Raising the political stakes


The Overseas Friends of the BJP say they are the political movement that will change the game down under

“The Overseas Friends of the Bharatiya Janata Party (OFBJP) is the first attempt by the Indian community in Australia to have a political organisation that will attempt to bring the two polities (India, Australia) together. So far we’ve only had community and cultural associations promoting the interests of the Indian community. We think there is a vacuum, and we’d like to take matters to an entirely different level,” says OFBJP Australia’s Convenor Rahul Jethi.

The Indian election results have created the most conducive circumstances for an organisation like the OFBJP, which owes its existence to social and political factors both in India and overseas. “Our aim is to correct the image of India in Australia, and educate Indians about Australia,” says Balesh Singh Dhankar, President, OFBJP Australia.

The BJP’s victory has stirred the hopes and ambitions of its supporters in the local Indian diaspora, and the community’s old agendas and aspirations have received renewed vigour and intensity. “The Indian community in Australia needs a large organisation supporting the Indian voice in this country,” says Vice President Pururaj Rathore.

Convenor Jethi says, “OFBJP is the first pan-Australian organisation that aims to unite Indians irrespective of region, culture or language. Every Australian city has a branch of OFBJP, and the OFBJP welcomes all communities.”

It is common knowledge now that the OFBJP was actively involved in campaigning for the BJP in the recent elections. Although just under a year old, the OFBJP organised 15 major events across Australia to promote the interests of the BJP and win support among the Indian and wider community in Australia. It might not be incorrect to say that never before has an Indian election stirred the entire Indian community in Australia with such intensity and on this scale. The exponential growth of the Indian community in Australia, the global Indian diaspora, Australia’s increasing interest in trade with India have all put their stamp on the organisation’s political ambitions. The OFBJP is possibly also the first overseas Indian political organisation using modern technology to build a formal and systematic relationship with the parent organisation in India.

The Indian elections were the preparatory stage for this enterprise and its vision of closer interaction between India, Australia and the political parties of both the countries. OFBJP’s women’s cell head Poonam Sharma says that apart from encouraging women to join the organisation, the OFBJP also tries to effect change in attitudes to women in India. Poonam says that the women’s cell has been having discussions with the BJP with a view to encourage increased representation of women in the labour force in India.

“The founder members of the OFBJP and the members of the committee first met each other through the OFBJP,” says Jethi. “All of us have the same political values, and we’ve always been supporters of the BJP in India. We were all looking for like-minded people to form an organisation to promote our party here,” he explains. “We believe in a cause. We want to protect the rights of Indians and give the community a political voice here in Australia,” says Dhankar.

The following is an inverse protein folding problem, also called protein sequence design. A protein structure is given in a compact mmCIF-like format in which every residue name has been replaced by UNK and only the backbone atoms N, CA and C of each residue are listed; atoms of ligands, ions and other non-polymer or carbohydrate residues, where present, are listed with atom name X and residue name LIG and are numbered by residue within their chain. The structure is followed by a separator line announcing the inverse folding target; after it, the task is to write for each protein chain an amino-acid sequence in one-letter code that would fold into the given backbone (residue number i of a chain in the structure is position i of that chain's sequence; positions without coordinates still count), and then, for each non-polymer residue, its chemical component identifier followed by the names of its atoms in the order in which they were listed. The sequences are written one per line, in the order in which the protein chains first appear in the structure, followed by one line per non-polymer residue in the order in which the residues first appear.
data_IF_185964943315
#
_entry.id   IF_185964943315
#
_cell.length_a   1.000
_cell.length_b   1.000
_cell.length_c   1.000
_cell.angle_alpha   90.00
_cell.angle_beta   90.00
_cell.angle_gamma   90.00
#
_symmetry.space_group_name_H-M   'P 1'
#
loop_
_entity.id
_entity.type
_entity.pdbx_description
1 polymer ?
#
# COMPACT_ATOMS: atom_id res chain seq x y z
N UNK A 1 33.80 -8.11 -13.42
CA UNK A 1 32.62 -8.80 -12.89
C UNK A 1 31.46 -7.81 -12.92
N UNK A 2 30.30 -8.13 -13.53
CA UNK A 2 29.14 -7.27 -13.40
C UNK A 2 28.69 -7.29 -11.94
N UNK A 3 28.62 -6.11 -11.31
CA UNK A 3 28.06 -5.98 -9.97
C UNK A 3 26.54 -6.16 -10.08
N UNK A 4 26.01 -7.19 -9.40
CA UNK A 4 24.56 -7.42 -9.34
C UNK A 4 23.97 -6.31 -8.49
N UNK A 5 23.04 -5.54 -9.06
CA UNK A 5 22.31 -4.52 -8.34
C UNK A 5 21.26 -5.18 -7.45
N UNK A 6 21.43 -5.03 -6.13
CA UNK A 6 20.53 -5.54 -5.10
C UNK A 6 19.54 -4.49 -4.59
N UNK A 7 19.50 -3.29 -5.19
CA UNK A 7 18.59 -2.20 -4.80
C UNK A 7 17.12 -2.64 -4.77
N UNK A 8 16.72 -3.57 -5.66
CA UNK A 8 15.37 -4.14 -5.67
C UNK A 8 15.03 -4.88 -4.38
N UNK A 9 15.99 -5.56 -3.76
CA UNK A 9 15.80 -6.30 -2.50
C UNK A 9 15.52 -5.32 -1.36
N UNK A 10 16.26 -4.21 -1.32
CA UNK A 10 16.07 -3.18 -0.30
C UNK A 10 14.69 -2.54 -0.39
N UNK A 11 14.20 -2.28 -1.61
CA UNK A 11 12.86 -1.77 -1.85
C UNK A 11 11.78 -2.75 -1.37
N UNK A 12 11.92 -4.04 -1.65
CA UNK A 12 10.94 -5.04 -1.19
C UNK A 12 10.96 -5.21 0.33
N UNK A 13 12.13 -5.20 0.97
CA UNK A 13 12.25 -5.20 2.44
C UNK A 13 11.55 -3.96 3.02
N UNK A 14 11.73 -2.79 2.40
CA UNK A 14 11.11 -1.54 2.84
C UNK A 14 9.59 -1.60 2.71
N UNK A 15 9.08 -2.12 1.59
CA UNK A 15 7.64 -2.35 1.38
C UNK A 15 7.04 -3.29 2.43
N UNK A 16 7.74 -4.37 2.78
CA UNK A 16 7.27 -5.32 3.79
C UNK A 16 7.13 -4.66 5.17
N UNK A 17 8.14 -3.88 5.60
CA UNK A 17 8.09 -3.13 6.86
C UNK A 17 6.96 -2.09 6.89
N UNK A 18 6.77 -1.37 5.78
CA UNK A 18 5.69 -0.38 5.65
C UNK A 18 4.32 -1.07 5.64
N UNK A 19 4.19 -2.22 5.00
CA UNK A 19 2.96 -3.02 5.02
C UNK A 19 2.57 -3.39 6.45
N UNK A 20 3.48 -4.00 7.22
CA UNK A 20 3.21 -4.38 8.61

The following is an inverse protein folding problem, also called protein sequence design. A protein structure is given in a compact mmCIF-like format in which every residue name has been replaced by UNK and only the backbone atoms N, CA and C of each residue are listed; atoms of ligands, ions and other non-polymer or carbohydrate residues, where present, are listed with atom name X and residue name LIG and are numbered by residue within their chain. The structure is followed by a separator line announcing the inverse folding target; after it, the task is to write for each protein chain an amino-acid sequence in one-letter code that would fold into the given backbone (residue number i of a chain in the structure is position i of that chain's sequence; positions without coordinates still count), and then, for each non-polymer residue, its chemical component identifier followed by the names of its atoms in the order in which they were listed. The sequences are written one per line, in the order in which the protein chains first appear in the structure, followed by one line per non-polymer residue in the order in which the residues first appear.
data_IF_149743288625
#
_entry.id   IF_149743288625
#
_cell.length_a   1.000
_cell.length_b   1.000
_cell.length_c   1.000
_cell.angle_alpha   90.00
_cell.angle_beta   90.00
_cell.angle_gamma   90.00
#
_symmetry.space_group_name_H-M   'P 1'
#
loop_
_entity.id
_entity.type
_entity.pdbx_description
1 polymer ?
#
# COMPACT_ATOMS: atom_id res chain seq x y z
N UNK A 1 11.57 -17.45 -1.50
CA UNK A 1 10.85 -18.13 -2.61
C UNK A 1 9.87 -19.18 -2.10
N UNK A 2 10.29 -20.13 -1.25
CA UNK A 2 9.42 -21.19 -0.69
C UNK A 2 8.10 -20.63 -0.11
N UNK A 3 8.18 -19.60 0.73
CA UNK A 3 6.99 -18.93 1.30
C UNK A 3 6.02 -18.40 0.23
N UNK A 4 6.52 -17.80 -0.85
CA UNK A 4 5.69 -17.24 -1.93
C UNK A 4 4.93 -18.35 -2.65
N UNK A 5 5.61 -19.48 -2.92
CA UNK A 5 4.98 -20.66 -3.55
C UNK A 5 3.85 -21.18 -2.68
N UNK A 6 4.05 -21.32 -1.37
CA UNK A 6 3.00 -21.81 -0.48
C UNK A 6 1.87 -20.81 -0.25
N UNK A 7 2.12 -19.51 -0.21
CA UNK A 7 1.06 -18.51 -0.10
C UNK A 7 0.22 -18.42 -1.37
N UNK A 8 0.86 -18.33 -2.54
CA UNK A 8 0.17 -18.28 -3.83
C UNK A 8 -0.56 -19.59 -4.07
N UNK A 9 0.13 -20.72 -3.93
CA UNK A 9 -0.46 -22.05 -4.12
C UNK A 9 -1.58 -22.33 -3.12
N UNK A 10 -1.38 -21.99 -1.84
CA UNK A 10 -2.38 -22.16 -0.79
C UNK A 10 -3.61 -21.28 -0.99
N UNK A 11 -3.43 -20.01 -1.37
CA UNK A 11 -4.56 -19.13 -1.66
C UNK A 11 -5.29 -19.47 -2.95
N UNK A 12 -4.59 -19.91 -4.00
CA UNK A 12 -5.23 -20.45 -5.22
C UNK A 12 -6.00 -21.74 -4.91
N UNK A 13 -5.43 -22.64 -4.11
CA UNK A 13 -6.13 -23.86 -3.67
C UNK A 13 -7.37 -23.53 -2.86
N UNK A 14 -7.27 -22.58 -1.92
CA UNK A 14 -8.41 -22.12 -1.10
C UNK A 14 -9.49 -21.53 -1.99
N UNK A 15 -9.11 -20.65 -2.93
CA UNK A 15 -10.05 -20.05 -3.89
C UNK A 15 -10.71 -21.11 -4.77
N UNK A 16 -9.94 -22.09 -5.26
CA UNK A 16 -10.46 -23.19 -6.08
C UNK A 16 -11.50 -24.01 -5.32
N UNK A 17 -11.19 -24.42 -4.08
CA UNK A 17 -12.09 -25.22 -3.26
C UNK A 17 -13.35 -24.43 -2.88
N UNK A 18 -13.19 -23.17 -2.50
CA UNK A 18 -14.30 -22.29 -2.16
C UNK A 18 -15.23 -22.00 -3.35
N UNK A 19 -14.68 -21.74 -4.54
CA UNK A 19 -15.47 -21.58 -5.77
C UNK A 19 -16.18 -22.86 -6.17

Jethi says BJP supporters like him have always been drawn to the Liberal Party in Australia, since they are both “centre right” parties but “I decided to form the OFBJP only after I decided to become a citizen of Australia in 2010”.

“Our organisation is a social movement. It is not about individuals, nor is it a community association. We are a political organisation,” says Dhankar. Vice President Rathore says, “Our work has only just begun. We aim to have greater influence on policy making in both the countries, on matters of mutual interest.” Rathore says that the OFBJP is determined to work towards creating mechanisms that will be more responsive to international students. “The Indian government’s response to the attacks on Indian students in Australia was far from satisfactory, and the local Indian community too couldn’t do anything much. We want this to change.”

The OFBJP is also the voice of a new generation of Indians in Australia. Although the organisation has supporters from all age groups, many of the founder members and other active supporters are young professionals who migrated to Australia in the late ’90s or in the last decade. The Indian community itself is showing signs of diverging interests and agendas. Many recent immigrants says that they feel alienated from the associations and ideas of those who came to Australia two or three decades ago. The fact that India and Australia have both changed significantly, and the young Indian immigrant today is more transnational than previous generations of Indian immigrants means that the Indian community in Australia is likely to see changes within the community that could also shape the nature of the community’s involvement with Australian politics.

The OFBJP plans to be involved with ministerial and other official delegations visiting India from Australia, and Australia from India. The organisation is also working on gaining more recognition from Indian diplomats in Australia, with the aim of being the main point of contact between Indian diplomats and the local Indian diaspora.

The coming months and years will tell if the OFBJP will be able to realise its ambitions. If it escapes the fate of most Indian associations that would be another unmistakable sign of the growing influence of the global phenomenon called the Indian diaspora.

Published in The Indian Sun (Indian Newspaper in Sydney)

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